What's So Bad About Boron?

Boron is a chemical commonly used in many brands of slime, DIY kits, and some DIY recipes to give it that rubbery texture. While it may feel fun, it's actually not great for our health. Boron is an acute eye, respiratory tract, and nasal irritant and is harmful if swallowed (1). If ingested, it can also cause nausea and vomiting (2). Long-term exposure to boron can also cause negative reproductive health effects (3, 4). The problems with boron don't stop once you throw slime away either. It turns out that boron lasts a long time in the environment and has hazardous effects on aquatic life (5).

To make matters worse, there's a lot more boron in slime than there should be. The U.S. Public Interest Research Group (PIRG) recently tested different brands of slime and found concentrations as high as 4700 parts per million (ppm) of boron, (6) which is more than fifteen times the allowable level for toys sold in the European Union (300 ppm for sticky/liquid toys) (6). Canada, Jordan, and the United Arab Emirates have even instituted policies limiting or banning boron in children's toys (6).

Safe Slime

Luckily, it's easy to make your own boron-free slime. We like this recipe for full-proof slime that substitutes boron/borax (a boron compound that's found in a lot of other slime recipes) with cornstarch and school glue. We guarantee your kids will still have hours of fun with this non-toxic slime!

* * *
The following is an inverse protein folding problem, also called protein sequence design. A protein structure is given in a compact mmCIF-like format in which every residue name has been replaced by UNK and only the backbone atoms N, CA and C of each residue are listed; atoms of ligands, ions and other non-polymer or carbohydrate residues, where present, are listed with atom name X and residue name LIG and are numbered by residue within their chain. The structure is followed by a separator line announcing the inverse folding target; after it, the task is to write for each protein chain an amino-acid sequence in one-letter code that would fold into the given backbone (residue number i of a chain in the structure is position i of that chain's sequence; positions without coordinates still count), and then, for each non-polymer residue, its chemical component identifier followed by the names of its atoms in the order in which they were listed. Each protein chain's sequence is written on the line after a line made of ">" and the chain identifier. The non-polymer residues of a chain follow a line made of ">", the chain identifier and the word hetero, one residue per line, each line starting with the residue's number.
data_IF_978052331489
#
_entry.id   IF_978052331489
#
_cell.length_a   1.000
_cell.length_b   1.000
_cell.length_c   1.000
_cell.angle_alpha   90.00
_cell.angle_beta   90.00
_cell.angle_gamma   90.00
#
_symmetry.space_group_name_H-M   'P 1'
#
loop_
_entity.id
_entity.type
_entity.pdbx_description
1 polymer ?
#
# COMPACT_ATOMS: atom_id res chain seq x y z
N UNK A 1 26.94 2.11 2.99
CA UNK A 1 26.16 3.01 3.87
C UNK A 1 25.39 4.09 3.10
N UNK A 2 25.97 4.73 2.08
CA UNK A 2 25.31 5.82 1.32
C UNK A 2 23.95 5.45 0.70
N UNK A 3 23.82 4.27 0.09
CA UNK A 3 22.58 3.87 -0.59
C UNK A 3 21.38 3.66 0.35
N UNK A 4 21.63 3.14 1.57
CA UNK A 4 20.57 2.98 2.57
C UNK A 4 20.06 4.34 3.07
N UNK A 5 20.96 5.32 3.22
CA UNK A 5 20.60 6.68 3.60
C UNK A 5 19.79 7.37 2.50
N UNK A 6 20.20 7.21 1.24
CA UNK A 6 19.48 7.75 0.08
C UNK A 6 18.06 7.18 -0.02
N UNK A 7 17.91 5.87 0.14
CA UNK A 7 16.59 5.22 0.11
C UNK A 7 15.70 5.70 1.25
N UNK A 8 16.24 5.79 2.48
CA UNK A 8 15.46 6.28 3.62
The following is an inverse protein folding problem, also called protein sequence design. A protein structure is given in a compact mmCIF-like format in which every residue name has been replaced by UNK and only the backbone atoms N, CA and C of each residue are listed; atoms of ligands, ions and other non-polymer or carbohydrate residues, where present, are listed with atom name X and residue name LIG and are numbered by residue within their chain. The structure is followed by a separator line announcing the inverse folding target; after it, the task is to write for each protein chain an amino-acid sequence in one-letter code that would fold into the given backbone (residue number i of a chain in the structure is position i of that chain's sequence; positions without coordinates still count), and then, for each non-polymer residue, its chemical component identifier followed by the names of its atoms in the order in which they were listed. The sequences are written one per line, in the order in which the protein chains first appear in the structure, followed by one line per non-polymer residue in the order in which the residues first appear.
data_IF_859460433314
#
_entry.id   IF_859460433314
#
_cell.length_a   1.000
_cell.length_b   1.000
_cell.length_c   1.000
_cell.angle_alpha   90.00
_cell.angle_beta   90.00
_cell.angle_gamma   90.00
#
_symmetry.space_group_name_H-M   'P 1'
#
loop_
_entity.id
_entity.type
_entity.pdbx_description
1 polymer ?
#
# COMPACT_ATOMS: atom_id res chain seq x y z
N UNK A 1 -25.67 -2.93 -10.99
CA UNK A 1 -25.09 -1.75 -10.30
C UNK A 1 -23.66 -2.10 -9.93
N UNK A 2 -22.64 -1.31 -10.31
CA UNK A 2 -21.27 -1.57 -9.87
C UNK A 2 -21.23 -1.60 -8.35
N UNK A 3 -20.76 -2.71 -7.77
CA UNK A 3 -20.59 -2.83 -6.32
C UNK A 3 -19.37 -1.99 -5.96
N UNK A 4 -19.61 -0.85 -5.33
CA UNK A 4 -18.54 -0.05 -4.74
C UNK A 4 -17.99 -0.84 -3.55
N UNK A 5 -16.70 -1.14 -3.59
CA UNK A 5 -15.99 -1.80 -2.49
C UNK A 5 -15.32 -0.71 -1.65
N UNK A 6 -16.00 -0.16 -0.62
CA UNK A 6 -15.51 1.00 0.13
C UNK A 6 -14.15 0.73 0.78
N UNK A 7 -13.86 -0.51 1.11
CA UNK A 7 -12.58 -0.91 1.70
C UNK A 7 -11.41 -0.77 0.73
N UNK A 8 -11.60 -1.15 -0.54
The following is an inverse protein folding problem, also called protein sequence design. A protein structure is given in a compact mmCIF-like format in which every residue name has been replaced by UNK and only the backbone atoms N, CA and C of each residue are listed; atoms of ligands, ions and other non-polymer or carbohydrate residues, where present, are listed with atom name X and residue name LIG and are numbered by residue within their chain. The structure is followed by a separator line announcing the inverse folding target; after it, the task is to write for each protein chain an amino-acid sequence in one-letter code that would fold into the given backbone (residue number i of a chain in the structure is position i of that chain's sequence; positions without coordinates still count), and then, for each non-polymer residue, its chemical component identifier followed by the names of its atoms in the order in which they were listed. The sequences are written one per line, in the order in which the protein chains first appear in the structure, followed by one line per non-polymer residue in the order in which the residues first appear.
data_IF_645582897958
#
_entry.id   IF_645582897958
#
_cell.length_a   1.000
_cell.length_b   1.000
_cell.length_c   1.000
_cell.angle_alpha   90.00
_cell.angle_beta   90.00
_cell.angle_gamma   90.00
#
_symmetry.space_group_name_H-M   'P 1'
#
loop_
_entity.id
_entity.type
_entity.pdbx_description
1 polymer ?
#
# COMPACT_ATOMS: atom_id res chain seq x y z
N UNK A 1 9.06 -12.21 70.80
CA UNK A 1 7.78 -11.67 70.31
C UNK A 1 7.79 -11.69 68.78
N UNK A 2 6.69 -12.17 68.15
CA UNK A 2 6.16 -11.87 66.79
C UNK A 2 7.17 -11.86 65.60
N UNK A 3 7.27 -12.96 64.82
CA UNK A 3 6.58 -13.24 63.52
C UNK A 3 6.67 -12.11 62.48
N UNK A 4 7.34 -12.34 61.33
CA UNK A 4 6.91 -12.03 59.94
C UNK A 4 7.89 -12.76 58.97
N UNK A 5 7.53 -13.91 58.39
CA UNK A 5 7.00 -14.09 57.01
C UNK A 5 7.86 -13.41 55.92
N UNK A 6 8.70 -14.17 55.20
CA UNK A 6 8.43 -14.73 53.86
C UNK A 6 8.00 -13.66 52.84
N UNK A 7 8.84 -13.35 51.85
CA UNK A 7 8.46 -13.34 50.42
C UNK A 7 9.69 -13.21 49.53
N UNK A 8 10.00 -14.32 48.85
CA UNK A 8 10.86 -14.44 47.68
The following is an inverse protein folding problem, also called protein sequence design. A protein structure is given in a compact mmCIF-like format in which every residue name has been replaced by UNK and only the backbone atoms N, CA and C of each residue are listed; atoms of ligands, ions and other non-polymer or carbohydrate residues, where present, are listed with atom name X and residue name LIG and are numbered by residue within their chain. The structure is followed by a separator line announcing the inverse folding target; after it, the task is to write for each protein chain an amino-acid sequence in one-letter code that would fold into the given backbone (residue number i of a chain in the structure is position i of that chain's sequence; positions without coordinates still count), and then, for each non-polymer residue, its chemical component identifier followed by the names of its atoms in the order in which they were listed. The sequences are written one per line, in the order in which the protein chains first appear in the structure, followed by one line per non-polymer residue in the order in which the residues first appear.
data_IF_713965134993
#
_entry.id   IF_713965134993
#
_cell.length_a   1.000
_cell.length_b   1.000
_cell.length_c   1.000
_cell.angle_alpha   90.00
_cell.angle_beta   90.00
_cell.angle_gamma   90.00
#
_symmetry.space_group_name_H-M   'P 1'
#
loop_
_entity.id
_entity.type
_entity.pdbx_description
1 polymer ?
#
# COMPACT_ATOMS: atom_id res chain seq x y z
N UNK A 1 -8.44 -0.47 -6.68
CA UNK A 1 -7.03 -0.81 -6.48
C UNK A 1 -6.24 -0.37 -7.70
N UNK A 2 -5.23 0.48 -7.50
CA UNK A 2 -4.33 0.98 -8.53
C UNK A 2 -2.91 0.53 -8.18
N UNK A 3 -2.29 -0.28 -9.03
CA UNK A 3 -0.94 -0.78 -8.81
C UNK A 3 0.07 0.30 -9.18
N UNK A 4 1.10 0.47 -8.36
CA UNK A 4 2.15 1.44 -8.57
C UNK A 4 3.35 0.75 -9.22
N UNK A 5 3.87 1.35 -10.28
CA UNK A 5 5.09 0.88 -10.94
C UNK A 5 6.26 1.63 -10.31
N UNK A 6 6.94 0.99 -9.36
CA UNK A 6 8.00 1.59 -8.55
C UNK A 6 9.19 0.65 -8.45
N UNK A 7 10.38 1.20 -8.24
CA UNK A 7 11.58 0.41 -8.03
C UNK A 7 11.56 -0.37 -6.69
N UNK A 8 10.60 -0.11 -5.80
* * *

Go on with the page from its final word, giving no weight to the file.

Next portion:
Fluffy Volcano Slime

  1. Pour 1/4 cup white school glue and a 1/2 cup of cornstarch in a bowl
  2. Add 3 drops of food coloring (optional)
  3. Mix well
  4. Knead it with your hands for 10 minutes
  5. Heat it in the microwave for 20 seconds
  6. Let it cool, then knead it for another 10 minutes (7)

References

2. https://www.epa.gov/sites/production/files/2014-09/documents/health_effects_support_document_for_boron.pdf

3. https://toxnet.nlm.nih.gov/cgi-bin/sis/search/a?dbs+hsdb:@term+@DOCNO+328

4. https://www.epa.gov/sites/production/files/2014-09/documents/health_effects_support_document_for_boron.pdf

5. https://pubchem.ncbi.nlm.nih.gov/compound/Boron

6. https://uspirg.org/sites/pirg/files/reports/WEB_USP_Toyland-Report_Nov18_2-1.pdf

7. https://www.cnet.com/how-to/make-slime-without-borax/

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15 Non-Toxic Toys for Toddlers and Preschoolers

Fun, healthy, safe, and great for those budding imaginations

Updated for 2019!

You can pat yourself on the back for bringing these non-toxic toys into your home or gifting them to friends. These are the highest rated, healthiest toys for your growing little one. Not only did we make sure that the materials are safe, but we made sure parents like you love these toys. All the toys here are great for revving up their imagination and creativity and are made to last. If you're looking for something for a newborn or a baby under 1, here are our top picks for best non-toxic newborn toys.

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15 Non-Toxic Toys for Newborns

healthy, safe toys for 0-1 years old

Updated for 2019!

Even before they can talk, babies know how to play. Sure, they will play with whatever is in front of them, but having their own toys is way more fun, and saves things like your watch from being covered in slobber. Here are some of the highest rated, healthiest toys out there, but be sure to check out our roundup of toy brands, too. If you're looking for something for someone a bit older, here are our picks for best non-toxic toys for toddlers.